"He likes the works in the garden." is simply not something a native speaker of English would say if he meant "travaux".

7/8/2015, 9:14:11 PM

https://www.duolingo.com/Sitesurf
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"les travaux" is collective as well, and it has its own meanings:

  • je fais des travaux chez moi = renovation works
  • il y a des travaux sur la route = road works
  • sign: "attention, travaux" = "men at work"
  • travaux de terrassement = earthworks

"les travaux dans le jardin/the works in the garden" can be about putting in a swimming pool. The man (he) may like what is being done by workers in his garden, or he may like digging foundations or building his own tool shed.

Again, "les travaux" have nothing to do with art (les oeuvres/les sculptures) in that context, and "he" may or may not be the one working.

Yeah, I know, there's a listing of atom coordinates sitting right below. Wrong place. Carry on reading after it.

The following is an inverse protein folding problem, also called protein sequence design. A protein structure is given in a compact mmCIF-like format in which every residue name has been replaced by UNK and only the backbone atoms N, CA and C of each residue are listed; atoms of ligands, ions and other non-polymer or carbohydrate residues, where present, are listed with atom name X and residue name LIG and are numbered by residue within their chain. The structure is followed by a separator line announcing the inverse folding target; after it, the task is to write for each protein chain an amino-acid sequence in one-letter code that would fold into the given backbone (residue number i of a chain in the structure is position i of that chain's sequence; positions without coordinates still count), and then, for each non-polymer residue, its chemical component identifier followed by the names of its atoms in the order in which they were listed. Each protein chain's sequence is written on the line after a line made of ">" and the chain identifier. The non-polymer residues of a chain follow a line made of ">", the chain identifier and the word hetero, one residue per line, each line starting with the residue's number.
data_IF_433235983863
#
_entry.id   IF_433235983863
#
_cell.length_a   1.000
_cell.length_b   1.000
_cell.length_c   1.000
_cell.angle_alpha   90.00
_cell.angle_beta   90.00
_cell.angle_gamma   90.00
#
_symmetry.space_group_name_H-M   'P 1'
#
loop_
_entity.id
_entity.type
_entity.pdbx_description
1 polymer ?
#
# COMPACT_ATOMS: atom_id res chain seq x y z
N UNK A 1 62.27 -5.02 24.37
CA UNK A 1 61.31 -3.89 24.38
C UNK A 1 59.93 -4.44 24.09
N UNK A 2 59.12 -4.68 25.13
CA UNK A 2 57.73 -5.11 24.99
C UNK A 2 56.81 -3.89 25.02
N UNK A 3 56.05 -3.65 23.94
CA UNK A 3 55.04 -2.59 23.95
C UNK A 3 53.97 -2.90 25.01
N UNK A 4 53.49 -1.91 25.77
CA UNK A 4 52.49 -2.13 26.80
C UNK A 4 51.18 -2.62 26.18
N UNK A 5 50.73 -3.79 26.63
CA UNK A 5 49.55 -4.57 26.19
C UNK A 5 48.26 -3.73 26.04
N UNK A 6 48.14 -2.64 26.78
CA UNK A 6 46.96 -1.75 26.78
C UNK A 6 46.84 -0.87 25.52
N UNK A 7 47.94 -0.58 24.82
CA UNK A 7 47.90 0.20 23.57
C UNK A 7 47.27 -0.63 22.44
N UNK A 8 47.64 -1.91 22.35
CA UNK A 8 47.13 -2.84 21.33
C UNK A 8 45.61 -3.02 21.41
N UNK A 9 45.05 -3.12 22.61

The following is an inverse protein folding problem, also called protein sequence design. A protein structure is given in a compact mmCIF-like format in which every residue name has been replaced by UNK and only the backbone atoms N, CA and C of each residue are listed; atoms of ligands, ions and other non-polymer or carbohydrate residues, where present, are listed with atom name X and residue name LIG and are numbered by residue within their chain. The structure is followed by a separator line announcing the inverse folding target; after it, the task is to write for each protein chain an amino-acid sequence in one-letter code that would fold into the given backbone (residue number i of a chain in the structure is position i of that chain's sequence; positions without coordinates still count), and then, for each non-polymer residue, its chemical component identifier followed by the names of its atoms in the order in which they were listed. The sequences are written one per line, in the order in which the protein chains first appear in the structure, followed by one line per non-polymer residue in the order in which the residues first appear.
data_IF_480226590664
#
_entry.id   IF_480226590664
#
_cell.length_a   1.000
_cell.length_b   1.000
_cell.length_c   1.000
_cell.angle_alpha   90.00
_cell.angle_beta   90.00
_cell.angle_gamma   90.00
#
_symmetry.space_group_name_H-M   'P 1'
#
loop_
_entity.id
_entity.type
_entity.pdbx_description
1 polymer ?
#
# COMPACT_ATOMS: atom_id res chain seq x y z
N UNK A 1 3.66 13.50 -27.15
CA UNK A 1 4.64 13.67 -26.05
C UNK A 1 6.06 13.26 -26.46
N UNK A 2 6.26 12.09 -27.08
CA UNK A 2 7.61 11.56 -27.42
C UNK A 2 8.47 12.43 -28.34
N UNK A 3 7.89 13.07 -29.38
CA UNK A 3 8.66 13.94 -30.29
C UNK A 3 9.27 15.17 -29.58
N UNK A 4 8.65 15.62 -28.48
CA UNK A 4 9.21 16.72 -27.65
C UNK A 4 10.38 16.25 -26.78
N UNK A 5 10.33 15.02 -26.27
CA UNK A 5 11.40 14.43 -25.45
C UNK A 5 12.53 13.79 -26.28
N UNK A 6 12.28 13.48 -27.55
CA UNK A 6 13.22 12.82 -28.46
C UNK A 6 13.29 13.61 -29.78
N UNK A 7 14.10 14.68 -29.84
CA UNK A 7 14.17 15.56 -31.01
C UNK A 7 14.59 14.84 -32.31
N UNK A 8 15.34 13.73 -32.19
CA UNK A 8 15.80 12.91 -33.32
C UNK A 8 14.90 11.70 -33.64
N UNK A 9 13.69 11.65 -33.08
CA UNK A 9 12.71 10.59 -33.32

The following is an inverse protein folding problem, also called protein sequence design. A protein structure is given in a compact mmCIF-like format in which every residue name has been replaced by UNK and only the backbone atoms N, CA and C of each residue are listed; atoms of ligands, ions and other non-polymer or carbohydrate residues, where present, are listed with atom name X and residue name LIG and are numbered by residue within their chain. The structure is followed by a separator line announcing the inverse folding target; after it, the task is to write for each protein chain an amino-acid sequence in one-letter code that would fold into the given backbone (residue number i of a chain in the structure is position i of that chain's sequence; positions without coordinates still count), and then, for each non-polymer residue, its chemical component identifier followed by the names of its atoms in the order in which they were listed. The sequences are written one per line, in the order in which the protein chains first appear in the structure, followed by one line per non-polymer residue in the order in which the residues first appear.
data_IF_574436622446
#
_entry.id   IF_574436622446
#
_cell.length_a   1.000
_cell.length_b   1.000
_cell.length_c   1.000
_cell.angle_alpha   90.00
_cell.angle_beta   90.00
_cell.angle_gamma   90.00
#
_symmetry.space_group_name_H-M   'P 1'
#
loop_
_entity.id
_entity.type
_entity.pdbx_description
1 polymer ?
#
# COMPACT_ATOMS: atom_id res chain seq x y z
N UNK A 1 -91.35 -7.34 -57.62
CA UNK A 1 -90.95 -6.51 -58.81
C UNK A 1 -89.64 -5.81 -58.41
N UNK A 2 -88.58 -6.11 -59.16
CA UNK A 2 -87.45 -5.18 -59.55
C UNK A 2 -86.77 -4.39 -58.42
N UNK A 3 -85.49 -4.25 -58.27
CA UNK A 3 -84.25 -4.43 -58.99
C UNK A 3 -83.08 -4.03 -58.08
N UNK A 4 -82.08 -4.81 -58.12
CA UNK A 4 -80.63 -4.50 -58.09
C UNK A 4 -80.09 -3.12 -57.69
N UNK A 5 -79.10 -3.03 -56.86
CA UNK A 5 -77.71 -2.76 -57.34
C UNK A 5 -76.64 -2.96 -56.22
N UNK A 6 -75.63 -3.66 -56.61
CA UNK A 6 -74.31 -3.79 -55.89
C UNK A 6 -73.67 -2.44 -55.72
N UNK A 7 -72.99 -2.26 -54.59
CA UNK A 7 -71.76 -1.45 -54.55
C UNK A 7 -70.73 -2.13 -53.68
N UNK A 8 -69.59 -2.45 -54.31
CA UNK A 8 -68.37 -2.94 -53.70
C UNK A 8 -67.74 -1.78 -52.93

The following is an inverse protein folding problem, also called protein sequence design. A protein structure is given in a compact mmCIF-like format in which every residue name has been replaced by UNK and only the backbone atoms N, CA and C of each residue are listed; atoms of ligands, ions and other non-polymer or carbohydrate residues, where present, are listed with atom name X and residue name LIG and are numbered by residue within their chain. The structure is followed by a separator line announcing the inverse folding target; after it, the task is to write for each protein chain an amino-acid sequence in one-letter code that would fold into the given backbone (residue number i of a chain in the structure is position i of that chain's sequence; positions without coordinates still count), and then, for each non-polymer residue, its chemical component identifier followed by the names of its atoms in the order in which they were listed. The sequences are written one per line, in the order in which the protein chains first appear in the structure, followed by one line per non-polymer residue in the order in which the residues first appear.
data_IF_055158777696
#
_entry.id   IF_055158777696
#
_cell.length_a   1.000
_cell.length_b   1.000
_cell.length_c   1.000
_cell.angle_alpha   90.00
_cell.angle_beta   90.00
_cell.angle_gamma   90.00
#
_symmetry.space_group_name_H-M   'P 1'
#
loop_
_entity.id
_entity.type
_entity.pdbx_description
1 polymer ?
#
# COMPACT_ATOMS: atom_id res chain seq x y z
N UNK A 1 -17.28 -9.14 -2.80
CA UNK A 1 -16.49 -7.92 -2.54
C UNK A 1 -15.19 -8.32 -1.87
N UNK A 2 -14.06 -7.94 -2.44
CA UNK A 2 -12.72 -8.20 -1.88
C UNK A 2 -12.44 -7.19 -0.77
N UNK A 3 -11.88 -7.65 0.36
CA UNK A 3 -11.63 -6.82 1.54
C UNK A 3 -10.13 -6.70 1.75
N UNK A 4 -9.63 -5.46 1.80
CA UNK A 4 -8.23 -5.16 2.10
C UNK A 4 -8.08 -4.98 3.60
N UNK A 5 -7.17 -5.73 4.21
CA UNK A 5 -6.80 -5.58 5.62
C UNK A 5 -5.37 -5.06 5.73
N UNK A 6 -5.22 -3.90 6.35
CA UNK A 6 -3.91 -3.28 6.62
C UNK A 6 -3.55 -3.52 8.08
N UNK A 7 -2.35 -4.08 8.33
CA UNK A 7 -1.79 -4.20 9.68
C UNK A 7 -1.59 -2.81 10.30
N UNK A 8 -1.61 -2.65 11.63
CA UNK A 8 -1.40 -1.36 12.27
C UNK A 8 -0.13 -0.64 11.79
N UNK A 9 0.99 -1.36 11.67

I can agree that this sentence is difficult, but it is not wrong to illustrate what "les travaux" can mean in French.

7/8/2015, 8:50:29 AM

https://www.duolingo.com/Sitesurf
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This is what I found in my dictionary:

works
plural noun
1. [mechanism] mécanisme m, rouages mpl [of clock] mouvement m
to foul up OR to gum up the works (informal) tout foutre en l'air
2. civil engineering [construction] travaux mpl [installation] installations fpl
road works travaux
Minister/Ministry of Works ministre m /ministère m des Travaux publics

What do you think? is it a British thing?

7/9/2015, 11:44:57 AM

https://www.duolingo.com/juanitotravels

Ah, yes, it could be a British thing, I had not considered that at all. "Gum up the works" is used in the US, but as your dictionary indicates, it is quite informal (perhaps even idiomatic).

7/13/2015, 1:09:39 PM

https://www.duolingo.com/Mr_Philip

why doesn't "he likes garden jobs" work

6/19/2015, 3:33:20 PM

https://www.duolingo.com/votears